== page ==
Library EventsOther “issues” for being an author with a popular television series as related by Johnson. He was paying for lunch at a café on a road trip. He was wearing one of his ball caps that said “Sheriff, Absaroka County, Wyoming” and the clerk questioned it. Johnson said he wasn’t really the sheriff, and it wasn’t a real county. She came back with “It is, too. That’s Walt Longmire’s County.” He introduced himself and she said, “Huh?” He said he wrote the books the series was based on. She said, “There are books?”

One of the best takeaways for me was in response to a question about the differences in books versus the visual media. He said books have one big advantage—the author sets up words like dominoes, and the first sentences tips the first tile, and they tumble along, propelled by the reader’s imagination.

Other takeaways from the event, on the extremely rare chance someone would invite me to give this kind of a talk:

  • Open with a VERY short background sentence or two.
  • Talk a little bit about how you began writing. Make it a story, not a recitation of events.
  • Talk a little bit about the life of a writer and experiences you’ve had. Johnson spoke of being able to donate generously to his favorite charity.
  • Read a little bit of one of your works. In this presentation, Johnson spoke of going to a high school girls’ basketball game with the father of one of the players. What he saw there led to a scene in one of his books, and he followed that story by reading it.

All right, TKZers. If you were invited to give a non-craft presentation to readers (or viewers), what would you talk about?


Cruising Undercover by Terry OdellNow Available for Pre-Order: Cruising Undercover.

Not accepting the assignment could cost him his job. Accepting it could cost him his life.


Terry Odell is an award-winning author of Mystery and Romantic Suspense, although she prefers to think of them all as “Mysteries with Relationships.”

Another Take on Book Trailers

Another Take on Book Trailers
Terry Odell

Creating book trailers

On Monday, Kay did an excellent how-to on creating book trailers. She definitely did her homework. Since I’d already written this post, and it gives another method, I decided to go ahead with it. Rarely is there only one way to do things, and opinions always vary.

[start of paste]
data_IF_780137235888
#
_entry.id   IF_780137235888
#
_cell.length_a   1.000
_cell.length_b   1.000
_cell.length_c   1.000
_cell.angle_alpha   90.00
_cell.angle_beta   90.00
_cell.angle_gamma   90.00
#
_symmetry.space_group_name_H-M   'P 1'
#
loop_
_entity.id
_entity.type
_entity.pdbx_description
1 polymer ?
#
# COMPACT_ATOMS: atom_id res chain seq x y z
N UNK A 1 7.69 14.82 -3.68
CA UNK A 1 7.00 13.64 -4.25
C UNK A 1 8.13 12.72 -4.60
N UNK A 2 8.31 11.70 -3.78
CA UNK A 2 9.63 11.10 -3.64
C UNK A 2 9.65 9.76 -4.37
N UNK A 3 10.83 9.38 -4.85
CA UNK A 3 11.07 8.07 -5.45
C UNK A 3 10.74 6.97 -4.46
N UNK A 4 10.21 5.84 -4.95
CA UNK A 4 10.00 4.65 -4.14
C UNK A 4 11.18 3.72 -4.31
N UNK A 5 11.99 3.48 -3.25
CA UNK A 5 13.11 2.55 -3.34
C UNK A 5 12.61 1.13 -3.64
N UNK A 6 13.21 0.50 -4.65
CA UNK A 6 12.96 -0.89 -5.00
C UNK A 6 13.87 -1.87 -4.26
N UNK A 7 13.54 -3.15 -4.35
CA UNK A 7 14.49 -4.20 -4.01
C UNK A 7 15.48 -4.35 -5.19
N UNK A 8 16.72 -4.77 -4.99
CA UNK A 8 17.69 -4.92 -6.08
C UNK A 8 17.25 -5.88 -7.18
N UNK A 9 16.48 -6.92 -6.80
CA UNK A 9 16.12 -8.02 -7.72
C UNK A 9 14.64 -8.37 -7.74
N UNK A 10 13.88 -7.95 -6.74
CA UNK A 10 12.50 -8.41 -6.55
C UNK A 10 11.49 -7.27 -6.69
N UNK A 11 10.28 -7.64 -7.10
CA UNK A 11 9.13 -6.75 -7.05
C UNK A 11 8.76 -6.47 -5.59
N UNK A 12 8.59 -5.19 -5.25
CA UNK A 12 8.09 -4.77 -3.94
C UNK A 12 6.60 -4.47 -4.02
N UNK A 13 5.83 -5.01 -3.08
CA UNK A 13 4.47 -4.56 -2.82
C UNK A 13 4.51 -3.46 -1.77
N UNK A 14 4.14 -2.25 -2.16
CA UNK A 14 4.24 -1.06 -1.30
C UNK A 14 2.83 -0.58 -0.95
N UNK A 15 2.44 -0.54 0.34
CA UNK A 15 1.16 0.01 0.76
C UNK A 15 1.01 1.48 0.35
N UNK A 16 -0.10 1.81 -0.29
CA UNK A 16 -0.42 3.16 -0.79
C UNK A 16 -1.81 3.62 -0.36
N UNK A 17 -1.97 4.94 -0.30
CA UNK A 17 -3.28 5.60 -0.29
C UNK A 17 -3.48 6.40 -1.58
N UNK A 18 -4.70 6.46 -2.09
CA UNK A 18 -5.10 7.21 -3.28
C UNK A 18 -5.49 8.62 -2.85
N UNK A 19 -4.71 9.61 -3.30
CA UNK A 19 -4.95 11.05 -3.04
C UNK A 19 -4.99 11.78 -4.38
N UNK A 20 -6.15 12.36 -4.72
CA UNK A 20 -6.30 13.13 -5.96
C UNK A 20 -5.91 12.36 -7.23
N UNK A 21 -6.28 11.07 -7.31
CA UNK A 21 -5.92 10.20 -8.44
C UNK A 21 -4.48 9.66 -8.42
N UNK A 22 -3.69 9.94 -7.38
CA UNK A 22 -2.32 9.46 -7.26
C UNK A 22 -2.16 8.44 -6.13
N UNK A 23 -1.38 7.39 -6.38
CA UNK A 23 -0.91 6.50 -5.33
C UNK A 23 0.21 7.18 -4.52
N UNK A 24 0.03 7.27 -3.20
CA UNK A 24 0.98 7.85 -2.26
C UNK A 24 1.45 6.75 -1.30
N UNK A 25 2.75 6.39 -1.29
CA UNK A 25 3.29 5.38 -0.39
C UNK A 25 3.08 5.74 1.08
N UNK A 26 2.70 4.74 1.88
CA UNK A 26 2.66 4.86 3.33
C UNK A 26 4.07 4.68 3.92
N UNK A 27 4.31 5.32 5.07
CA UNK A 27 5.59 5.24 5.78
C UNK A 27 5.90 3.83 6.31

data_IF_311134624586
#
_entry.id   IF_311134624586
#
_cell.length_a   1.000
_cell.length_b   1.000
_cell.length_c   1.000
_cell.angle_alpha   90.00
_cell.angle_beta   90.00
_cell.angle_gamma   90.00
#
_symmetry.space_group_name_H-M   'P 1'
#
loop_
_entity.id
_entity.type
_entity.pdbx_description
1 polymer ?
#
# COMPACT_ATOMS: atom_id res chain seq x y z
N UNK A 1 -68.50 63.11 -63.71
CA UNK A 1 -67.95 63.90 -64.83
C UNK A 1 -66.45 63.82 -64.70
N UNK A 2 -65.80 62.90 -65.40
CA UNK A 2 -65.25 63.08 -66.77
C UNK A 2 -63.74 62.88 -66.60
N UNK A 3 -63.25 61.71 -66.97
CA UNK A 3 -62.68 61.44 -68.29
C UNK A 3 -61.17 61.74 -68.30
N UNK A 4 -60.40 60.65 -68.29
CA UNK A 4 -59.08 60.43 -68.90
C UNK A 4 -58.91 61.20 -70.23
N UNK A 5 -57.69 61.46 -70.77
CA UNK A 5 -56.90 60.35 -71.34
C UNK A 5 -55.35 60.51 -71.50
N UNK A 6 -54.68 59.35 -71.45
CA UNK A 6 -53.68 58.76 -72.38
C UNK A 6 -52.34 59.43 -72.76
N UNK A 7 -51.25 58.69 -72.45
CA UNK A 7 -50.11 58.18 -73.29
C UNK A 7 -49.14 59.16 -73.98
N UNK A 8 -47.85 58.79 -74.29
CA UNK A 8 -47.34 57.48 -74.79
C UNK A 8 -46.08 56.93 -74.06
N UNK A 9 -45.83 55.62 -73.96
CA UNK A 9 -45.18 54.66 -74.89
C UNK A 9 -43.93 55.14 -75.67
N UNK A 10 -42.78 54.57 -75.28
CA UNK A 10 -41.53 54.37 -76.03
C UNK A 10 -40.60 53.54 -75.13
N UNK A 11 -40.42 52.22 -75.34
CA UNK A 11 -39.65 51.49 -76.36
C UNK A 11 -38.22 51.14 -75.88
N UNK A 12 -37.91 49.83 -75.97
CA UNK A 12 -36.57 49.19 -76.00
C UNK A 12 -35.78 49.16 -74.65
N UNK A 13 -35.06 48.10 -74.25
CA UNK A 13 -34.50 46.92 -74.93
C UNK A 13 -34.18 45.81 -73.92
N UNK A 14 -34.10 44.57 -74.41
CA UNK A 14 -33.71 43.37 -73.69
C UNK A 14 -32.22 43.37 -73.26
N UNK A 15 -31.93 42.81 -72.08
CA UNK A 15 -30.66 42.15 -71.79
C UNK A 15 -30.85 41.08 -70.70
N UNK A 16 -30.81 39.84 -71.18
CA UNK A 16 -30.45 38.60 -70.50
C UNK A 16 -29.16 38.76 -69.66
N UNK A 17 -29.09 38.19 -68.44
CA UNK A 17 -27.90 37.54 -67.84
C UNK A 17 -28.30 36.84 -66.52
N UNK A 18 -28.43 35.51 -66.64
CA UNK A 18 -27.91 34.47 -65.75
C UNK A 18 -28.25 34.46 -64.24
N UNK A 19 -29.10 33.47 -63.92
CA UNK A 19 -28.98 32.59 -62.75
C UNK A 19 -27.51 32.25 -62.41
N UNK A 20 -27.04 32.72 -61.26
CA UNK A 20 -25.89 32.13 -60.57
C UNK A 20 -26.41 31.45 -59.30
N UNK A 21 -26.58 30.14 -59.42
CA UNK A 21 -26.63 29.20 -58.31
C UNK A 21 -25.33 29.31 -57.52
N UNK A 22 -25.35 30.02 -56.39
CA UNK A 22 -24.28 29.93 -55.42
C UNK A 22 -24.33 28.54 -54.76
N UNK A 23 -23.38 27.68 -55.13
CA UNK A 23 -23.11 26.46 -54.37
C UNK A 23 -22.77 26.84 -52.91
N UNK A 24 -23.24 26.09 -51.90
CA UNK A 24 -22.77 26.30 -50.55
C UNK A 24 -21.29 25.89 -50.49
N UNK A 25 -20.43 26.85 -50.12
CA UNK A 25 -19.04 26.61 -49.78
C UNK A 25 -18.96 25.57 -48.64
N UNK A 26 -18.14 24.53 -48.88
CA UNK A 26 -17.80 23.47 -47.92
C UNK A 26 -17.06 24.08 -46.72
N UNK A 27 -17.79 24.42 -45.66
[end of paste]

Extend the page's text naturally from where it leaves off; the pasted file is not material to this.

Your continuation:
It’s hard for me to remember my own preferences and prejudices when it comes to marketing (among other things) don’t necessarily represent those of many others. For example, I’ve never seen the draw for book trailers. Books are written words. Trailers are moving pictures. They don’t connect for me, as evidenced by the fact that even though I’ve written more than 30 books and novellas, I’ve never done a trailer. But I’m not everybody, and there are plenty of people who seem to like them. Who knows? They might even be drawn to further investigation of the book in question, and from there, some might go on to buy it.

Thus, as I’m in the “let the book marinate” phase, and it’s not due to my editor for a couple of weeks, I decided to see if creating a trailer for the current manuscript was something I might be able to handle. After all, they wouldn’t still be around if people didn’t like them.

I looked at a few trailers and decided which elements worked for me. Some of them didn’t suck. So, I hunted around for some tutorials. I found a very helpful one, and I’ll provide a link at the end of this post.

Turns out you can make a free book trailer using Canva, a service I’ve been using to create images for blogs and newsletters for some time. Free and familiar seemed like a good starting point. There was a learning curve, but I managed to create a draft trailer in a day, so not a huge time investment. Should I ever want to do another one, it’ll go much faster.

In case anyone here is as behind the times as I am, here’s a nutshell version of how to make a trailer using Canva. You’ll have to play with the elements, but this might help you find them faster than I did. I’m not going into all the image manipulation you can do with Canva. You should get familiar with the sidebar menu choices and know/learn how to do things like adjust an image size, change positions forward and backward, adjust transparency. You can do all of this in the free version to get the basics down. I’m only going into creating a book trailer here.

Note: I have the paid version of Canva, so I have access to more features, but you should be able to create a trailer using what’s available with the free version.